LOS ANGELES -- For UCLA, it was the kind of game the Bruins dreamed about: a big victory over a highly ranked team at home, with senior stars Monique Billings and Jordin Canada leading the way.
For Baylor, it was a lesson in being able to maintain focus on the task at hand, even when there's so much tugging at your heart away from the court.
The No. 8 Bruins beat the No. 3 Lady Bears 82-68 on Saturday at Pauley Pavilion, the first of two huge games in a row for UCLA, which will host No. 1 UConn here Tuesday.
While UCLA prepares for that blockbuster, Baylor returns home to Waco, Texas, and then will head to the Bahamas for the Junkanoo Jam tournament Nov. 23-25. The Lady Bears made this trip to Los Angeles without coach Kim Mulkey, whose daughter Makenzie Fuller lost her baby to serious health issues this week. Makenzie, who played for Mulkey from 2009 to '13, is the team's associate director of basketball operations.
The Lady Bears were also without their second-leading scorer, sophomore forward Lauren Cox, who had to be hospitalized Wednesday after a case of strep throat resulted in complications with her diabetes. Cox is out of the hospital now, is in good condition, and is expected to return to action soon. But, initially, her illness came on rapidly and shook up the team, too.
"The life lessons that these kids had thrown at them this week -- that's some big-time adult stuff to have to deal with," said Baylor associate head coach Bill Brock, who directed the team in Mulkey's absence. "We had our down moments, but we came out and had a good practice [Thursday] and good shoot-around [Friday]. We just got beat by the better team today."
Brock had a lot of praise for the Bruins, who had not defeated an opponent ranked in the top three in the country since beating then-No. 2 Stanford in 2008.
"I was so impressed with that group today," Brock said of the Bruins. "I just think UCLA has a tremendous team. They have great team balance: perimeter shooting, ball handlers and good post play. And they push the ball so well in transition offense."
UCLA's Cori Close was very proud of her group, no doubt. But she also said the standard coach stuff, about not making too much of it, because it's only November and what matters most is March.
True, but there's nothing wrong with the Bruins basking in this one. For a few hours, anyway, before their focus shifts to the Huskies.
Billings (21 points, six rebounds) and Canada (20 points, 13 assists) are both California kids who came to UCLA hoping to help the program make headlines nationally. They've done that, with UCLA winning the WNIT title their freshman year in 2015, and the Bruins advancing to the Sweet 16 the past two seasons.
Last season's regional semifinal loss was to UConn, 86-71. The Bruins are hoping they can make a competitive run at the Huskies on Tuesday.
"We want this challenge," Close said. "We obviously have tremendous respect for Connecticut; they're a great basketball team, and we're going to have a great crowd here.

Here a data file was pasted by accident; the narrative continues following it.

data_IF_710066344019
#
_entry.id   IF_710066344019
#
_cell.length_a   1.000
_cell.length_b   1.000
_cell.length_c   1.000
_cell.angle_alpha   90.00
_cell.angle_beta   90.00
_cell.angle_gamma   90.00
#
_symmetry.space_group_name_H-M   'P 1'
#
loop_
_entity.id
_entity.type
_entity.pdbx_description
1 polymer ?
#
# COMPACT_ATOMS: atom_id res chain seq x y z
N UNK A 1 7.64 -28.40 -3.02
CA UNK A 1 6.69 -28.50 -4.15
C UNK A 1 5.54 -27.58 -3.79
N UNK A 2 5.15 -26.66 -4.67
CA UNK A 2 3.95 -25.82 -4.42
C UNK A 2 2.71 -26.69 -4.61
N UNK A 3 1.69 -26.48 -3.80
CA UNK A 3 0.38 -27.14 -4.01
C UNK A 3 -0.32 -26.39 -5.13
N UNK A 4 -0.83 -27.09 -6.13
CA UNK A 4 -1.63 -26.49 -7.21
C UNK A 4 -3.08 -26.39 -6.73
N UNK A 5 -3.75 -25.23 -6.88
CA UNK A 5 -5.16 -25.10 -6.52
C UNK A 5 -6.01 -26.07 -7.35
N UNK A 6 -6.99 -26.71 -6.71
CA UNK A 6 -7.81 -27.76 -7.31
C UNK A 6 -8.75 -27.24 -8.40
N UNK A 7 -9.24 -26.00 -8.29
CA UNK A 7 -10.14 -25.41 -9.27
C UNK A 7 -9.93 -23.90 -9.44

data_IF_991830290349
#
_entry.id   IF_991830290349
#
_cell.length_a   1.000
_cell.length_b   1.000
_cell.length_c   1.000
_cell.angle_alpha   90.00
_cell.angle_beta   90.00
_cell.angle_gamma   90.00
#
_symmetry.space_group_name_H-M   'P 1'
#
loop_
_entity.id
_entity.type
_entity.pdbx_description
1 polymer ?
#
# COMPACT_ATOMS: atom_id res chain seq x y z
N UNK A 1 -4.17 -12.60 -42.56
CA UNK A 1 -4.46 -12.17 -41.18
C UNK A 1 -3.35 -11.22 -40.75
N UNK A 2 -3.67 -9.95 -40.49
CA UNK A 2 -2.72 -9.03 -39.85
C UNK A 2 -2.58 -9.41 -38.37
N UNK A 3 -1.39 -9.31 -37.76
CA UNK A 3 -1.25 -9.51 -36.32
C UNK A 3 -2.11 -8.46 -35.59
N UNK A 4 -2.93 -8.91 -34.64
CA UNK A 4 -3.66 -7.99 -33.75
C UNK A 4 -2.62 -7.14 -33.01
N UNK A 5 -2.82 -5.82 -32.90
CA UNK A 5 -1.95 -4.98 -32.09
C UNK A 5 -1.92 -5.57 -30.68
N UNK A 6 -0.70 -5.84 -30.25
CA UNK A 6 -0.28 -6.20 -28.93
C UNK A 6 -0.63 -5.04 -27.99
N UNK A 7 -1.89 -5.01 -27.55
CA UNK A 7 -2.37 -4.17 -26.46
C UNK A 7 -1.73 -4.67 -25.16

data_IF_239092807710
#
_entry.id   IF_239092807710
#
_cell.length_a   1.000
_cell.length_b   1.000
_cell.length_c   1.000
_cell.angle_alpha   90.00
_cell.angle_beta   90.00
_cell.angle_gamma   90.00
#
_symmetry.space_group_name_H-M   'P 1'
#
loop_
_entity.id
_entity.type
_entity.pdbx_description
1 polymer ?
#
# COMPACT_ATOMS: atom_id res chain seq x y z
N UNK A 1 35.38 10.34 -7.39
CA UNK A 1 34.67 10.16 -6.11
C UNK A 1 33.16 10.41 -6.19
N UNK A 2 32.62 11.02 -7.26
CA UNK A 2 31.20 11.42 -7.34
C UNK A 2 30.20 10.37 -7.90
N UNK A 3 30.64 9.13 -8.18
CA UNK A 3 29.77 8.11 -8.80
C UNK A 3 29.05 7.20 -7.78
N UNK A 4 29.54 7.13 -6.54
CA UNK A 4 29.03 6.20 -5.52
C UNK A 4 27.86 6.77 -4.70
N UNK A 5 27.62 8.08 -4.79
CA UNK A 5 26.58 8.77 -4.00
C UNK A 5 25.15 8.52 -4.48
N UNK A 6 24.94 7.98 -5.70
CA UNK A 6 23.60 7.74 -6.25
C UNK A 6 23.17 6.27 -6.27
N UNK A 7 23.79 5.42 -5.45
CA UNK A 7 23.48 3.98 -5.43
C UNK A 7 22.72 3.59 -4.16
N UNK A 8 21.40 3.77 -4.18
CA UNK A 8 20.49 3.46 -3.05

"I asked these players, when they came here, to believe in doing something really, really special. We've got to come in with confidence and a game plan we believe in."
That's what UCLA did against Baylor on Saturday.
The Bruins knew there was likely no stopping Lady Bears junior center Kalani Brown, a strong, 6-foot-7 low-block presence. She finished with a game-high 33 points, going 13-of-17 from the field and 7-of-8 from the foul line.
But freshman guard Alexis Morris (11 points) was the only other Baylor player who scored in double figures. Take away Brown, and the rest of the Lady Bears shot 28.8 percent from the field (14-of-50).
Last November, UCLA lost 84-70 at Baylor, despite the Bruins leading 48-41 at halftime. UCLA seemed to get worn down and lose confidence in the second half of that game.
"Nothing took the wind out of our sails tonight," Close said. "We didn't 'solve' Kalani Brown, but we kept playing to our strengths. I think it truly is maturity, poise and emotional balance."
Even when Baylor cut UCLA's lead to four with 7 minutes, 25 seconds left, Canada described the Bruins' mindset as "calm." The Bruins then went on an 11-0 run, and their lead never dropped below double digits after that.
"We didn't get frazzled," Canada said. "We've been in this situation many times. We now know how to deal with it. I thought our whole team stayed composed."
The Bruins will need plenty of that Tuesday, of course, against UConn. But as Close said, this is exactly what they want to face.
"It's a monumental step forward for us," Close said of Saturday's victory. "But I think my favorite thing about the game is there was no massive celebration. We were excited, but we expected to come in and take care of whatever we needed to do."